photo: scott strazzante / chicago tribune

John H. White in his office.

I'm still mourning the firing of the entire Sun-times photography staff yesterday.

It marks a dark day for Chicago journalism—hell, all journalism. I mean, really? The entire photo staff of the S-T?

When I worked at the now-wheezing old girl, I always believed the photo staff was our MVP, particularly the photos of John H. White.

I remember one photo of his in particular—a gas main had erupted sending a 100-foot pillar of flame licking into the air. John was there and his picture says everything you need to know about him, and why photojournalism is not just some luxury. It looks like a poster for a Godzilla movie, with people on the street running wildly toward the camera with terror-stricken faces. Indeed, in the background, the column of fire roars like a frightening beast, ready to bend and incinerate anyone and anything in its path.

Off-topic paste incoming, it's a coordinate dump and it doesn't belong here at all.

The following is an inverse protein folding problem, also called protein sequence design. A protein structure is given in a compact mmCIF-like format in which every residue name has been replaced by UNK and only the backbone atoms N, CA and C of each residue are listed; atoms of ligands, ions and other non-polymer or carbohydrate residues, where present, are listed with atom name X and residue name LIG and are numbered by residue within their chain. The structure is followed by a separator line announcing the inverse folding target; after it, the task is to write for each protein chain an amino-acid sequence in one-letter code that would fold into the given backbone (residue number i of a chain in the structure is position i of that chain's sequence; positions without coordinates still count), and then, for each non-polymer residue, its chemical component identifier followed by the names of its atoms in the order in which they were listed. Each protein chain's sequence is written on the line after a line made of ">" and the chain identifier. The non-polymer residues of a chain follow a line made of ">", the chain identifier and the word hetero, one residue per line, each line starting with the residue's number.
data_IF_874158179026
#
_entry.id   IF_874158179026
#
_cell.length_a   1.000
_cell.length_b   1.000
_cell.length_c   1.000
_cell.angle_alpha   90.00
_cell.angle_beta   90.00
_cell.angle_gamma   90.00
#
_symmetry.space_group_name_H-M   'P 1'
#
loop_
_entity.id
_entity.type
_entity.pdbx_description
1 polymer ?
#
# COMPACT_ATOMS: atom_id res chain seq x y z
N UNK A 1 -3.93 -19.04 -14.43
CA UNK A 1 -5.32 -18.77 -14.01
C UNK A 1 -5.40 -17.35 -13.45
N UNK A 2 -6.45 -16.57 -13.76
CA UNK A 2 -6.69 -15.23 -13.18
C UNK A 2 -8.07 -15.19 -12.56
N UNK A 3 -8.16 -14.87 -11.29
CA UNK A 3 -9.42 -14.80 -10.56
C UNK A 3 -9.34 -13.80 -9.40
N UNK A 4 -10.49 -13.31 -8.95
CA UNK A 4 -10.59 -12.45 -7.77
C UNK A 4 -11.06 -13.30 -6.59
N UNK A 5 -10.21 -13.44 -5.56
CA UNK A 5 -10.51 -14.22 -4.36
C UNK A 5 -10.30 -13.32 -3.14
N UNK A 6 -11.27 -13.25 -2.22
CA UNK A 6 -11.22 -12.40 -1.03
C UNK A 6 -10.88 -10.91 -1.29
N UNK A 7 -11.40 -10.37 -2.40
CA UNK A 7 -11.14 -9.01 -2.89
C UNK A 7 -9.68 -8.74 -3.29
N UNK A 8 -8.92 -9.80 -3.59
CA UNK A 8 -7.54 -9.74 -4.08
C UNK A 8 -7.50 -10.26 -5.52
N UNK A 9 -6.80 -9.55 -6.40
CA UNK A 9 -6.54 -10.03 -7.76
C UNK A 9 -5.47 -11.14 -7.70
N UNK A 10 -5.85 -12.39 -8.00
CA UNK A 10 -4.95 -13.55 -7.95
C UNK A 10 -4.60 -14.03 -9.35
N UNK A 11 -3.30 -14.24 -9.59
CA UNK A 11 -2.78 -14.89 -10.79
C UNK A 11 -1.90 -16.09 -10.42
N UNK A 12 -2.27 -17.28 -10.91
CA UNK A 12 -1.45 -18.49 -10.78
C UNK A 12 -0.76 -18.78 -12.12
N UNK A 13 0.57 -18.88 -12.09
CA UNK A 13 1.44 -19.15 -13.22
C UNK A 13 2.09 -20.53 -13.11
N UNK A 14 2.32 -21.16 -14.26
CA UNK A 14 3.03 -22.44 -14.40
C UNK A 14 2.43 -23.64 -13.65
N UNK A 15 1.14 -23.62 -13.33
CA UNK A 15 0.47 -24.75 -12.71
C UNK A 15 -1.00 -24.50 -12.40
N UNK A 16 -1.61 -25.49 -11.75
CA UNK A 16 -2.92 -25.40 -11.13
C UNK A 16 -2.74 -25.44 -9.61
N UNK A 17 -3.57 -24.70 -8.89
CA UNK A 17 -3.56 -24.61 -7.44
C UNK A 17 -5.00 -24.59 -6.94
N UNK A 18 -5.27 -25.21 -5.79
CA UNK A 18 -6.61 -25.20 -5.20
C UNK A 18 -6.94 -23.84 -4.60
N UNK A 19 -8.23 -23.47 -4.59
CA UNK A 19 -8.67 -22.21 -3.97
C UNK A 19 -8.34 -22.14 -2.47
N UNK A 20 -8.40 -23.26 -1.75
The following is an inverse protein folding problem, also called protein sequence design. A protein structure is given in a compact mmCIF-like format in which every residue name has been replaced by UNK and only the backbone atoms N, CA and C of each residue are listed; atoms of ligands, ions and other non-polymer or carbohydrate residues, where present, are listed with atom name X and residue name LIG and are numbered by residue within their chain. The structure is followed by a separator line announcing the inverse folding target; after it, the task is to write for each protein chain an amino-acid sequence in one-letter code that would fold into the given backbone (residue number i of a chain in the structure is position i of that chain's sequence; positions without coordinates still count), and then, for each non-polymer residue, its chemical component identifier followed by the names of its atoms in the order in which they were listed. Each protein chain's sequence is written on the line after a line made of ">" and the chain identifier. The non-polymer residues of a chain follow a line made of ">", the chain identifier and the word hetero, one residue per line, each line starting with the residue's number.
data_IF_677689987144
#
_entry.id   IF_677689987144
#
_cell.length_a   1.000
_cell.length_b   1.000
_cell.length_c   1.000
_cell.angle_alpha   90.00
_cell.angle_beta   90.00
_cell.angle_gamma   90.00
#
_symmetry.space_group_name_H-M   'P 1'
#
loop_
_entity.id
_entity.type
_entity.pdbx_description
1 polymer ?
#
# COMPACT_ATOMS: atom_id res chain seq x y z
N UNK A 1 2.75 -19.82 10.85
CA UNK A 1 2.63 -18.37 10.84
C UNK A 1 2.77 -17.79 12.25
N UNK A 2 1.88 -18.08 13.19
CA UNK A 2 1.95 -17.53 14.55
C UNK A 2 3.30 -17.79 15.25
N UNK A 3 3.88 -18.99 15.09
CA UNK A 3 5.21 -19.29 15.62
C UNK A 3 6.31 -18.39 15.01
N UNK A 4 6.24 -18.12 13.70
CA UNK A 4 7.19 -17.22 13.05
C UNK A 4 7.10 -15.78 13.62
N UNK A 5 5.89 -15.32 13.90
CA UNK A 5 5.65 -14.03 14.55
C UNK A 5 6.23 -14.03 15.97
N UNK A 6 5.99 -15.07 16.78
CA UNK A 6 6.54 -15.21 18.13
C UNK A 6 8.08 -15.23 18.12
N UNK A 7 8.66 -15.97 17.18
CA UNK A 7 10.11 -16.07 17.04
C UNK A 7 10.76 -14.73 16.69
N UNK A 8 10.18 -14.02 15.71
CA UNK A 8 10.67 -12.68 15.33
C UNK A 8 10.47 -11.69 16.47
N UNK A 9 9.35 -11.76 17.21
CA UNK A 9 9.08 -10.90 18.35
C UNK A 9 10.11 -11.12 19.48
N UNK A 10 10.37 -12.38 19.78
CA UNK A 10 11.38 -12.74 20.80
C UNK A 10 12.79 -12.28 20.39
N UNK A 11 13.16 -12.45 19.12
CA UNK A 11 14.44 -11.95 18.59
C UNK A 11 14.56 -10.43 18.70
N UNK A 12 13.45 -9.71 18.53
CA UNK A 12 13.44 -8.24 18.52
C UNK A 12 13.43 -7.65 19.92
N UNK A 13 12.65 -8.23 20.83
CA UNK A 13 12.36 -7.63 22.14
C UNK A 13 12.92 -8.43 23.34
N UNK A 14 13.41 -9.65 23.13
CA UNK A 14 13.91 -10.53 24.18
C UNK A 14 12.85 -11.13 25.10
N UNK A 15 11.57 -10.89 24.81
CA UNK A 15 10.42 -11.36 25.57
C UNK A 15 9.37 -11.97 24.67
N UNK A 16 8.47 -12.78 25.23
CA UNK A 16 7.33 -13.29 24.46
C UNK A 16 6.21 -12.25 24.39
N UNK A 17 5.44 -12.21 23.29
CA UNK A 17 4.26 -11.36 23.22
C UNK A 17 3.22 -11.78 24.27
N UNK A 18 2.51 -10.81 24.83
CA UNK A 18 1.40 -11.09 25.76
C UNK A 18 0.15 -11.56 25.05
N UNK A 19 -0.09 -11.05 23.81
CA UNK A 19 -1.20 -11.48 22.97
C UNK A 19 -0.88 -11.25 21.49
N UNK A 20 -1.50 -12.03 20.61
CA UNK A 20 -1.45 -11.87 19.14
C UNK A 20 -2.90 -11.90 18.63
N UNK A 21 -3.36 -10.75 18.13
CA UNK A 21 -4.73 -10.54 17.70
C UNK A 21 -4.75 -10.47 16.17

The thing that strikes you most, however, is that whoever took the picture (John!) clearly had to be turned toward the monster, which, of course, was the case. It was always the case with John.

Like a first responder at a tragedy, his instinct was always to go toward the calamity, not from it. It’s no accident that he won the Pulitzer Prize in 1982 and every award in the book after that.

Your work will be deeply missed John, as will that of the rest of the staff. Good luck to the reporters tasked with snapping—what—iPhone pics?

I feel bad for you, for S-T readers. And for journalism.